Jim Madden tells how going back to work helped him to get back to normal after being treated for Hodgkin's Disease.
'The first inkling I had that something was wrong was when I drank alcohol. Even a single glass of wine caused a slight pain in my shoulder. So I gave up, but two months later, with the first sip of wine, the pain returned and I decided to see my doctor.'
When he went to his GP, he was told that this sensation was quite normal in middle-aged asthmatics, so, reassured, he returned to his work as a college lecturer. But the pains continued so Jim went back to his GP who suggested a chest X-ray. Unfortunately, it was not until six weeks later that Jim finally went for his X-ray and was told by a worried-looking radiologist that he most probably had Hodgkin's Disease.
The radiologist didn't like to use the word 'cancer' because of its so-called connotations, yet Jim quickly realised it was cancer as the radiologist started to use words like 'chemotherapy' and 'radiotherapy'. However, the good news was that there was apparently a 70-80% chance of recovery. So Jim blithely rang his wife at work. Met with a stunned silence at the other end of the line, he started to wonder whether the radiologist's optimism was well founded.
Things then began to move very quickly. After an initial interview with two very grave looking consultants, who seemed to resemble 'friendly, but worried undertakers', Jim was rushed into one of the best hospitals for cancer treatment in London. A biopsy revealed the truth of the radiologist's diagnosis. Chemotherapy began, but with the added complication of a fine tube being implanted in his chest. This 'Hickman line' was to facilitate treatment and spare the veins.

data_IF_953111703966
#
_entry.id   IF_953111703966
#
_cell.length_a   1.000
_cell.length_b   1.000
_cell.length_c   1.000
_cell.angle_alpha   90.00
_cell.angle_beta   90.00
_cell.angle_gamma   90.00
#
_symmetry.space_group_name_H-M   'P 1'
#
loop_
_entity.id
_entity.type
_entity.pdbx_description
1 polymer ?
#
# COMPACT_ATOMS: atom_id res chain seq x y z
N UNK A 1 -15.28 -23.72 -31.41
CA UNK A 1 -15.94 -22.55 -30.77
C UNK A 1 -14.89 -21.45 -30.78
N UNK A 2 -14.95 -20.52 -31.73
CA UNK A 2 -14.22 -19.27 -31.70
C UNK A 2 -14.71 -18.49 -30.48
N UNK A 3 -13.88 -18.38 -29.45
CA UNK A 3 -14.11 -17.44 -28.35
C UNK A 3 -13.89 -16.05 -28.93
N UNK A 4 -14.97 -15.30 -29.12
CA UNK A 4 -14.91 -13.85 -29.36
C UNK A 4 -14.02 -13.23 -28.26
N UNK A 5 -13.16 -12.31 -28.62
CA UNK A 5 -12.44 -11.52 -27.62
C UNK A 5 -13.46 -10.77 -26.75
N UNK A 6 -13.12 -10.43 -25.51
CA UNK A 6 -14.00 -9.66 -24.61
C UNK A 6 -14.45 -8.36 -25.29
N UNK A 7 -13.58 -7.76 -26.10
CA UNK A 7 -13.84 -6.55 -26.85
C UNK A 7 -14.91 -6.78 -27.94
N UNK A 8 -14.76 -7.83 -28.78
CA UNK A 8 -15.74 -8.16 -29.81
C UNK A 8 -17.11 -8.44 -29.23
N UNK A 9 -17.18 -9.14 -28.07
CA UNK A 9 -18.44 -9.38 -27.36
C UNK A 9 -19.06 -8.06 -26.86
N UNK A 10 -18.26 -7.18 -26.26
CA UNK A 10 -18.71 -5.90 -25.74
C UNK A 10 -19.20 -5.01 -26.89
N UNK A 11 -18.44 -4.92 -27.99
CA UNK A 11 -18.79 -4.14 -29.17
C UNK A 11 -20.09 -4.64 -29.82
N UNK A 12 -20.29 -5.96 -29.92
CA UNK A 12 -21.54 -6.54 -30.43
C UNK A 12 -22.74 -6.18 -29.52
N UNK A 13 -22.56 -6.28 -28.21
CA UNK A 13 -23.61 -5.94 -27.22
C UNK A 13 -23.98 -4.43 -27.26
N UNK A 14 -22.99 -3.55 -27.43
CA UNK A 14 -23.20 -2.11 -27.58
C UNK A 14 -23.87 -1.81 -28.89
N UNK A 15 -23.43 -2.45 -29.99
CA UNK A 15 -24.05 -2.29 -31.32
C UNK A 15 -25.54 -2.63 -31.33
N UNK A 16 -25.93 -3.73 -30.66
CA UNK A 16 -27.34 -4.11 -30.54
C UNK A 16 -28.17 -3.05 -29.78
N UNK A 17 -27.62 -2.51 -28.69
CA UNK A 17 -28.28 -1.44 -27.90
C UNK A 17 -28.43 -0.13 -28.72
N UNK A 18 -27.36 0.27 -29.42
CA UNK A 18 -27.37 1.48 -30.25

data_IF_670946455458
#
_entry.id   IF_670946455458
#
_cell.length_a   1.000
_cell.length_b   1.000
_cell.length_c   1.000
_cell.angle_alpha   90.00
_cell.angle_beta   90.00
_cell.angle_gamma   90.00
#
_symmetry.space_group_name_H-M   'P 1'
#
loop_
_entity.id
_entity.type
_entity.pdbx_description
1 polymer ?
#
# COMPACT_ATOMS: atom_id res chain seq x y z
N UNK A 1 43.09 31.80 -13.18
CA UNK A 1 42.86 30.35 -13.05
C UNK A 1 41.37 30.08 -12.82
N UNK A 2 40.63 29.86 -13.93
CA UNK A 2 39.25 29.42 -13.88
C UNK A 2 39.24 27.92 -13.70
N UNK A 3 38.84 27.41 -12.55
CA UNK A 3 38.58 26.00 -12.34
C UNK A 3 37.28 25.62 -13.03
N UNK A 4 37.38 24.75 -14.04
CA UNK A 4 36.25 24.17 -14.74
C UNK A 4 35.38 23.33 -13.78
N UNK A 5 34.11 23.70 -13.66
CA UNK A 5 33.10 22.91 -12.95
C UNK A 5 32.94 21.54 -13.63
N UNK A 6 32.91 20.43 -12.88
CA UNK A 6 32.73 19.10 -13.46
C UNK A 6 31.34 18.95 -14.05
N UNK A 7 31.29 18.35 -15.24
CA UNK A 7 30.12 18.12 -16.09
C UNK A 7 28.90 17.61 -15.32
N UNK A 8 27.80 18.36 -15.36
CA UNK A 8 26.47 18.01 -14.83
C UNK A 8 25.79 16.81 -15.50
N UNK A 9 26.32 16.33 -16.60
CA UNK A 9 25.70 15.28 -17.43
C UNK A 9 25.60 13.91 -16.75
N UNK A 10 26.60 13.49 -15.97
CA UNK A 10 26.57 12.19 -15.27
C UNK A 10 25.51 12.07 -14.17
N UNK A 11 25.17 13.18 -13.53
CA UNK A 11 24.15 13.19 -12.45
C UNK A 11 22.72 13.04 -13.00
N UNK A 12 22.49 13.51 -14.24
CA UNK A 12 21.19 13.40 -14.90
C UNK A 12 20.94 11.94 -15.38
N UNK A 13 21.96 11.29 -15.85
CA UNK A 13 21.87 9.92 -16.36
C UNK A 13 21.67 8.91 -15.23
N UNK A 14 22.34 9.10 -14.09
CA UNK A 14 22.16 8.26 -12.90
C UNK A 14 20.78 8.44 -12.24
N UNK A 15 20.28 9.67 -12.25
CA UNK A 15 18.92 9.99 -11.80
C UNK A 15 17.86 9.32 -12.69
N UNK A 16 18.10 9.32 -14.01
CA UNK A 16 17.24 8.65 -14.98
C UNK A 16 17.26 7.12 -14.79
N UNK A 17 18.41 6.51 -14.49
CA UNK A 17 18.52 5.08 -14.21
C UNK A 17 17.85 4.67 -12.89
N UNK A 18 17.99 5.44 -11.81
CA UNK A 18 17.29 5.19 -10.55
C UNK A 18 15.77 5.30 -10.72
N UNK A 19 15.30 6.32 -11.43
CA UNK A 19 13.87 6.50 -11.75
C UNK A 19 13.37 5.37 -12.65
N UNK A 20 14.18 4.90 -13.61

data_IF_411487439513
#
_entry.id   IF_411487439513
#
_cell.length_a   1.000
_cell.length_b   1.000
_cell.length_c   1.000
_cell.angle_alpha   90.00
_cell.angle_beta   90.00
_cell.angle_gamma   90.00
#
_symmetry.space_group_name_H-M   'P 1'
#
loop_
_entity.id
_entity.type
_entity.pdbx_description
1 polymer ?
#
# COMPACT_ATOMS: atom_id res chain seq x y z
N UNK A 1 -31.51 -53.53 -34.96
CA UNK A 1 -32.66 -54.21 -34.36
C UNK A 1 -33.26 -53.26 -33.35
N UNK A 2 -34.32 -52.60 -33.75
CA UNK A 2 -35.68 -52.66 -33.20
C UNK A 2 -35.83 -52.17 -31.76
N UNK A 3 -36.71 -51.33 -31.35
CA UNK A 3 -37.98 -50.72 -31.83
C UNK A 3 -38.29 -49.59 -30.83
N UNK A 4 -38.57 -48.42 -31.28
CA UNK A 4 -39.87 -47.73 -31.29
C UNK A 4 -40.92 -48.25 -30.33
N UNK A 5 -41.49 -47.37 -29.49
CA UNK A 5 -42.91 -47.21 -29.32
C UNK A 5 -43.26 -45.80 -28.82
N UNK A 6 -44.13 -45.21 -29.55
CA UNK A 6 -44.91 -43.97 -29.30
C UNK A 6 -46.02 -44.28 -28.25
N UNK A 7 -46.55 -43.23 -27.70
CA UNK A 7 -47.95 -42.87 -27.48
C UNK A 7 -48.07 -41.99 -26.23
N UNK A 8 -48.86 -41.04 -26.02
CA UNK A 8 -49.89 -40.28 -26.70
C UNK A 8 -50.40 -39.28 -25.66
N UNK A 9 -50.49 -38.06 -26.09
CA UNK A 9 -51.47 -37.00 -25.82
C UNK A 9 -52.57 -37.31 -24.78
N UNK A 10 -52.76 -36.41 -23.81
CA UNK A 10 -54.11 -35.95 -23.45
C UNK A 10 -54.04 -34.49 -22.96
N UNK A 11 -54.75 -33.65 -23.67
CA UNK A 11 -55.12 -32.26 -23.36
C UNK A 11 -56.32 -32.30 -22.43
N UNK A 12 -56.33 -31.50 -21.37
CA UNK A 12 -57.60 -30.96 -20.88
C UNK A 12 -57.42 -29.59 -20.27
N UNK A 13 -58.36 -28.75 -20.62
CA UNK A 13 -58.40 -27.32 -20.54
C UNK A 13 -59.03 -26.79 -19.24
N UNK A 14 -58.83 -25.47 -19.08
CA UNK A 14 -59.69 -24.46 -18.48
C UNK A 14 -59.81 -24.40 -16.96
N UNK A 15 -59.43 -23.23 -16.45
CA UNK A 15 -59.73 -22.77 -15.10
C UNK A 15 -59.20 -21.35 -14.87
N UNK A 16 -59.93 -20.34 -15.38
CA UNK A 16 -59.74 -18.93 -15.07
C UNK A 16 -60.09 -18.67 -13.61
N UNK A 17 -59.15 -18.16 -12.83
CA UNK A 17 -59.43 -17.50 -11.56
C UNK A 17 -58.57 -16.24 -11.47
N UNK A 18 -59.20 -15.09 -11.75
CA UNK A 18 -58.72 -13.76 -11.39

The chemotherapy took place once a fortnight and was followed by several days of feeling sick when Jim was unable to work. But in between times he found he could teach, although at 'half-strength'. His employers were very understanding throughout. His pay was unaffected and he was not required to attend any meetings that were not vital. Work, in fact, helped him to cope with his illness. He felt that by resuming his normal activities, he was returning to the 'real world'. 'The visits to hospital were just a necessary interruption, rather like going to the dentist. You had to grin and bear it and then get back to work.'
That September, radiotherapy began and was to last for six weeks. Hair loss caused some loss of confidence, but when Jim decided to shave everything off and grow a beard, his trendy, arty appearance bolstered his self-confidence again. But the radiotherapy did leave him tired and listless and less ready to commute across London and to teach effectively. It was during this time that the support of colleagues was invaluable. Frequent phone calls and reassuring cards helped him feel that he was in touch with what was going on at work.
After a year of treatment and recovery, Jim was able to return to work, feeling pretty normal and, as each week went by and his confidence returned, he began to think of the future. Now, nine years later, he still returns to hospital for yearly check-ups and even pops in for a cup of coffee now and then to 'the most convenient cafe in London'. He remains very grateful for the excellent treatment and care he received.
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